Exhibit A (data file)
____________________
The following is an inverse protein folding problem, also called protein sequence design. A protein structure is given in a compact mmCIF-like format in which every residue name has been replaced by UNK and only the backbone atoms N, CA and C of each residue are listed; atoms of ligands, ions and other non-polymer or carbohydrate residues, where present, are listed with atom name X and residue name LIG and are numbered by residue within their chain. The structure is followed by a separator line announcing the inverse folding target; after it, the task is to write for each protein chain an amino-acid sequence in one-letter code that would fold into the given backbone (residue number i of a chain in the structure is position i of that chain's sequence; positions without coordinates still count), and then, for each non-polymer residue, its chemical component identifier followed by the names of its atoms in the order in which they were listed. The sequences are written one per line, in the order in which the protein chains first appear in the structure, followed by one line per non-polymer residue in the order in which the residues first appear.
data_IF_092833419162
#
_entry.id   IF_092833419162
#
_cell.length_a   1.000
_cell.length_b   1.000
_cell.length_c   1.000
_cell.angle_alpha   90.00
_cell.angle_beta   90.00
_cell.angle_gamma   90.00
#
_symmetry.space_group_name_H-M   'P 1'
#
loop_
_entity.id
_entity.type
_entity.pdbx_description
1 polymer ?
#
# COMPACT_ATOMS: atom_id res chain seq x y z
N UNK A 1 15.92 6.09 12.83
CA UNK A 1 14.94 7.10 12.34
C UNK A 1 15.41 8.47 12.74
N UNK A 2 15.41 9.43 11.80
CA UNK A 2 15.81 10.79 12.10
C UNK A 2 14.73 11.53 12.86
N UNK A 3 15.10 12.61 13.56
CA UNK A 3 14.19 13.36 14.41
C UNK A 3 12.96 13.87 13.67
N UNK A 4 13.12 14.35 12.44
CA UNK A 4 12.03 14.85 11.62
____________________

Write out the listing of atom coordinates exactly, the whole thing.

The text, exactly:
The following is an inverse protein folding problem, also called protein sequence design. A protein structure is given in a compact mmCIF-like format in which every residue name has been replaced by UNK and only the backbone atoms N, CA and C of each residue are listed; atoms of ligands, ions and other non-polymer or carbohydrate residues, where present, are listed with atom name X and residue name LIG and are numbered by residue within their chain. The structure is followed by a separator line announcing the inverse folding target; after it, the task is to write for each protein chain an amino-acid sequence in one-letter code that would fold into the given backbone (residue number i of a chain in the structure is position i of that chain's sequence; positions without coordinates still count), and then, for each non-polymer residue, its chemical component identifier followed by the names of its atoms in the order in which they were listed. The sequences are written one per line, in the order in which the protein chains first appear in the structure, followed by one line per non-polymer residue in the order in which the residues first appear.
data_IF_092833419162
#
_entry.id   IF_092833419162
#
_cell.length_a   1.000
_cell.length_b   1.000
_cell.length_c   1.000
_cell.angle_alpha   90.00
_cell.angle_beta   90.00
_cell.angle_gamma   90.00
#
_symmetry.space_group_name_H-M   'P 1'
#
loop_
_entity.id
_entity.type
_entity.pdbx_description
1 polymer ?
#
# COMPACT_ATOMS: atom_id res chain seq x y z
N UNK A 1 15.92 6.09 12.83
CA UNK A 1 14.94 7.10 12.34
C UNK A 1 15.41 8.47 12.74
N UNK A 2 15.41 9.43 11.80
CA UNK A 2 15.81 10.79 12.10
C UNK A 2 14.73 11.53 12.86
N UNK A 3 15.10 12.61 13.56
CA UNK A 3 14.19 13.36 14.41
C UNK A 3 12.96 13.87 13.67
N UNK A 4 13.12 14.35 12.44
CA UNK A 4 12.03 14.85 11.62